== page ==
EAI Endorsed Transactions on Security and Safety vol:15 issue:3
Consumer devices are increasingly being used to perform security and privacy critical tasks. The software used to perform these tasks is often vulnerable to attacks, due to bugs in the application itself or in included software libraries. Recent work proposes the isolation of security-sensitive parts of applications into protected modules, each of which can be accessed only through a predefined public interface. But most parts of an application can be considered security-sensitive at some level, and an attacker who is able to gain in-application level access may be able to abuse services from protected modules.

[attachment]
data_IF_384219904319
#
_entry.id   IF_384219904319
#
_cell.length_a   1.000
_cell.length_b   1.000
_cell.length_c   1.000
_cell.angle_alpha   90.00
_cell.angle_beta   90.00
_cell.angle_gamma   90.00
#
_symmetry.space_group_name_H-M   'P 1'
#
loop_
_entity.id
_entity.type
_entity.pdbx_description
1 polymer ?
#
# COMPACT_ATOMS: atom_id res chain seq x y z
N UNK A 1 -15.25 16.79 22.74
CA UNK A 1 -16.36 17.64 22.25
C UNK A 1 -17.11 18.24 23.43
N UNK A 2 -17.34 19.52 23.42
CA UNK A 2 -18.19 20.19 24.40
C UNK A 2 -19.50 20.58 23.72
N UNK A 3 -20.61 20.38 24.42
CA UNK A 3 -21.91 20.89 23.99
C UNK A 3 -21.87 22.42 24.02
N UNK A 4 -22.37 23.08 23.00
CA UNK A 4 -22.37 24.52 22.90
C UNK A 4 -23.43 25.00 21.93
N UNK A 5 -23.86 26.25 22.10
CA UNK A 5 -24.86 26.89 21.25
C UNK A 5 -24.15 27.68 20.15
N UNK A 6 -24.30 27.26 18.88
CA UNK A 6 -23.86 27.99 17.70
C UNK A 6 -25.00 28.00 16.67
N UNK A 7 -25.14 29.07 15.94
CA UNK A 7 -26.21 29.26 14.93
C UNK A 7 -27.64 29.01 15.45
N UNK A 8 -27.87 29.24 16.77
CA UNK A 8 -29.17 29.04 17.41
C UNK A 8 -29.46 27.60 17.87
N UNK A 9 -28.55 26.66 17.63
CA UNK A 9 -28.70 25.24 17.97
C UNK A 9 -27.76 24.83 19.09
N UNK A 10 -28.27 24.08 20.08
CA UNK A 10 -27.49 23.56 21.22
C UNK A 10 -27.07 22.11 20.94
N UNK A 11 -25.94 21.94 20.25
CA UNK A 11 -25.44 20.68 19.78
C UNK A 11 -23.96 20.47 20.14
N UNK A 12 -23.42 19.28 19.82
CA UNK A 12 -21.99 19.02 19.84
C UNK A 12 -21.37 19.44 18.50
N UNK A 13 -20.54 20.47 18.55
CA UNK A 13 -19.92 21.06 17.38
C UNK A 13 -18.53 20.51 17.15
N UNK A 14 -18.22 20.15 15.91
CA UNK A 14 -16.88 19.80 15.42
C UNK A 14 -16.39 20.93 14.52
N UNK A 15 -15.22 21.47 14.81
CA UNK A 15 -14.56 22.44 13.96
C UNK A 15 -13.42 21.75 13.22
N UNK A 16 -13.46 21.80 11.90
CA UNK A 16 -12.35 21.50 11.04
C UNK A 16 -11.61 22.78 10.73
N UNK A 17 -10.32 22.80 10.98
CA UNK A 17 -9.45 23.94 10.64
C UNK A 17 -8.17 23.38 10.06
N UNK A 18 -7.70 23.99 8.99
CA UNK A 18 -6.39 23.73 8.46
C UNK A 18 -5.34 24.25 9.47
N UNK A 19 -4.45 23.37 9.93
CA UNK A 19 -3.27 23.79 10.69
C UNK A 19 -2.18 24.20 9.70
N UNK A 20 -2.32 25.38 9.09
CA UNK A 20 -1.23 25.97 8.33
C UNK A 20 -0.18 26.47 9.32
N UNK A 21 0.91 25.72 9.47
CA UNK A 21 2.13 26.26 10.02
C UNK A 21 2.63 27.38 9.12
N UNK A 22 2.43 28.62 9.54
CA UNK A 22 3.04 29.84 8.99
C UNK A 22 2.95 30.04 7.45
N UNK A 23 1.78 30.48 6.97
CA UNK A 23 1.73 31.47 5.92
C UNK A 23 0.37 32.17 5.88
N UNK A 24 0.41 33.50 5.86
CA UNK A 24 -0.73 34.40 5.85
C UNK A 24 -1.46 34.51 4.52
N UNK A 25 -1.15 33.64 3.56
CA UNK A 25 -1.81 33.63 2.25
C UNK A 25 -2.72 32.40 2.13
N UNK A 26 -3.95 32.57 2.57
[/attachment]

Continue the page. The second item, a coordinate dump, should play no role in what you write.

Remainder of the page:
We propose Salus, a Linux kernel modification that provides a novel approach for partitioning processes into isolated compartments sharing the same address space. Salus significantly reduces the impact of insecure interfaces and vulnerable compartments by enabling compartments (1) to restrict the system calls they are allowed to perform, (2) to authenticate their callers and callees and (3) to enforce that they can only be accessed via unforgeable references. We describe the design of Salus, report on a prototype implementation and evaluate it in terms of security and performance. We show that Salus provides a significant security improvement with a low performance overhead, without relying on any non-standard hardware support.